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Prerelease:Spyro 2: Ripto's Rage!

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This page details one or more prerelease versions of Spyro 2: Ripto's Rage!.
This cactus is UNDER CONSTRUCTION
This article is a work in progress.
...Well, all the articles here are, in a way. But this one moreso, and the article may contain incomplete information and editor's notes.

Conception

Spyro 2ː Ripto's Rageǃ soon started development following the positive reception to the first Spyro The Dragon game. Insomniac decided this time around to make the game more focused toward full-on completion, as opposed to the previous game's simpler "collect things" approach.[1] Another change to the first game's formula is an emphasis on minigames and other side-quests, which serve the purpose of fleshing out the levels and give the player a more appealing game experience, as well as a stronger focus on characters.

As said by Ami Blaire, SCEA's director of product development, "Spyro 2 isn't just another sequel. Players will surely be lured by Spyro's playful antics, but they'll experience gameplay that's more challenging and more fun then ever before".[2]

(Source: The Making of Spyro 2 Ripto's Rageǃ)

Development Timeline

  • Conceptual phase (Late 1998)
  • May 13th to the 15th
    • E3 1999 began, and footage[3] from an early build of the game was shown. Said build had a few notable differences from the final gameː
      • The game is simply referred to as "Spyro the Dragon 2" and the release date was first planned for January 2000 (as opposed to November 1999).
      • The HUD font is different.
      • Most sound effects are different (such as the spitting sound, which can be heard at 0ː18).
      • The power-up gates look completely different, being closer to the skate-board pads from Spyro 3.
      • The buttons in Hurricos are square-shaped instead of round.
      • The spitting target is a red cross as opposed to a blue circle.
      • The Lava lizards don't make any sound when hit.
      • The layout of the beginning area of Sunny Beach was more complicated.
  • September 30th 1999
    • Roughly the date that the PAL version of Spyro 2ː Ripto's Rageǃ finished development, according to the final game's WAD file.
  • October 9th 1999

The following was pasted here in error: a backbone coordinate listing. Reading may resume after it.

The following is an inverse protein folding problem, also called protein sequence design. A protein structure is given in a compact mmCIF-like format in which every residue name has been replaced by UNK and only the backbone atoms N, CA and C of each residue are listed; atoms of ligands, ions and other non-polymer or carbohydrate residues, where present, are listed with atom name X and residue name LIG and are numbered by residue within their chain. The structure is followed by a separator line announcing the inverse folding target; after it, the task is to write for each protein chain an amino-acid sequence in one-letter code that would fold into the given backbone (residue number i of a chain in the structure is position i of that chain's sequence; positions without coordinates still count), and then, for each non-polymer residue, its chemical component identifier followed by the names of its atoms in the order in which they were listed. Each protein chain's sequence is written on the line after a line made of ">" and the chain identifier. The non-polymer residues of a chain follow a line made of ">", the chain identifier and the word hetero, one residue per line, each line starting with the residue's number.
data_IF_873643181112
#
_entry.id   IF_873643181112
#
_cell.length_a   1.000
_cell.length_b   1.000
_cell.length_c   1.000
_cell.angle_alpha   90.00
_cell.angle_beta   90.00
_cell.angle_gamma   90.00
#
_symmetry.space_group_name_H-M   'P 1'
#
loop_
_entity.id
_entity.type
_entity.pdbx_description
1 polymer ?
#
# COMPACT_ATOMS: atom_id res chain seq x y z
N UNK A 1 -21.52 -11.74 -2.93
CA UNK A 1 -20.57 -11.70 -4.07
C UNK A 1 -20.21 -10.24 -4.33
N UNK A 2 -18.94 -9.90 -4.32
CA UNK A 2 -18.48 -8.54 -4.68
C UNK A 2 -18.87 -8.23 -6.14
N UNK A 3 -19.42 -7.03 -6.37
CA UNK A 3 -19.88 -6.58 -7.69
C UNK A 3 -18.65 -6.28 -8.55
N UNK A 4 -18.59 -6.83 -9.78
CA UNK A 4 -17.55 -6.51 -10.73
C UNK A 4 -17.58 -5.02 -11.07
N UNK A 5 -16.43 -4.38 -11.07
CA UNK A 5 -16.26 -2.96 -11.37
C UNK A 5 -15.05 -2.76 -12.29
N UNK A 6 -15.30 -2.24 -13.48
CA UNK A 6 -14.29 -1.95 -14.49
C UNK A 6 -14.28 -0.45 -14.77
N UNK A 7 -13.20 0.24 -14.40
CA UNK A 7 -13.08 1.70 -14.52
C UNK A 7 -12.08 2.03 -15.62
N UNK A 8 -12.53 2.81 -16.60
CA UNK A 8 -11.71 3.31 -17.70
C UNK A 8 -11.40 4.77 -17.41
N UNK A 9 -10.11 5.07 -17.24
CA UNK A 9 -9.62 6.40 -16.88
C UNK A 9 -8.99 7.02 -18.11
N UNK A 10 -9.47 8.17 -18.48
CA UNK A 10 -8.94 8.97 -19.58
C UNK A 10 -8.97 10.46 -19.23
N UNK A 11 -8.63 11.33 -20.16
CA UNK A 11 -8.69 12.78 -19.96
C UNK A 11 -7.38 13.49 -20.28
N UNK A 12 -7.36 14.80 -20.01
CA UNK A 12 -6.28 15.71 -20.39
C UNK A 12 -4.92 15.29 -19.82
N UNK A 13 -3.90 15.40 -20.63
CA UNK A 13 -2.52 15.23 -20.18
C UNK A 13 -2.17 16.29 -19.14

• Roughly the date that the NTSC version of Spyro 2ː Ripto's Rageǃ finished development, according to the final game's WAD file.
  • Late 1999
    • Nov. Spyro 2ː Ripto's Rageǃ is released in North America, Europe, and Australia.
  • 2000
    • Mar. Spyro 2ː Ripto's Rageǃ is released in Japan.

Concept Art

Former Animation Director for Insomniac Games Oliver Wade released the following initial concept art showing a few of the characters seen in the game.

Zoe

Spyro2-ConceptArtZoe.jpg

An early design of Zoe which looks completely different from the more human-like approach seen in the final game.

Elora

Spyro2-ConceptArtElora.jpg

An early design of Elora, depicting her as a centaur as opposed to a faun. She is also seen wearing lipstick and she appears to have either a mole or a dimple on her cheek, whereas none of these elements are present on her final design.

Professor

Spyro2-ConceptArtProfessor.jpg

An early design of the Professor. This design features small differences from the final one, such as his lab coat having a collar and a button and lacking the pocket. The Professor's eyes an glasses are also different, but this may be down to stylistic differences.

Moneybags

Spyro2-ConceptArtMoneybags.jpg

An early design of Moneybags. According to Oliver Wade, Moneybags was originally going to look more like a mobster before the design team decided to make him look more friendly.[4]

Crush

Spyro2-ConceptArtCrush.jpg

Early concept art of Crush. This design features small elements different from the final appearance of the character, such as Crush looking more fierce, having a few more teeth, having a few spots and some small groups of hairs throughout his body, and his club having an extra spike.

Gulp

Spyro2-ConceptArtGulp.jpg

Early concept art of Gulp. This design features a few elements different from the final appearance of the character, such as Gulp looking more fierce (and lacking his heavy brow), having more teeth and smaller claws, lacking the "bracelets" at his feet, having a few spots on his body and a series of spikes from the end of his back to the tip of his tail, and having a different laser canons (which are themselves attached to his back with a strap as opposed to simply sticking to it).

Ripto

Spyro2-ConceptArtRipto.jpg

Early concept art of Ripto. This design features small elements different from the final appearance of the character, such as Ripto having spots and a few sparse hair, a lack of eyebrows, a longer shirt, and a more elaborate scepter design.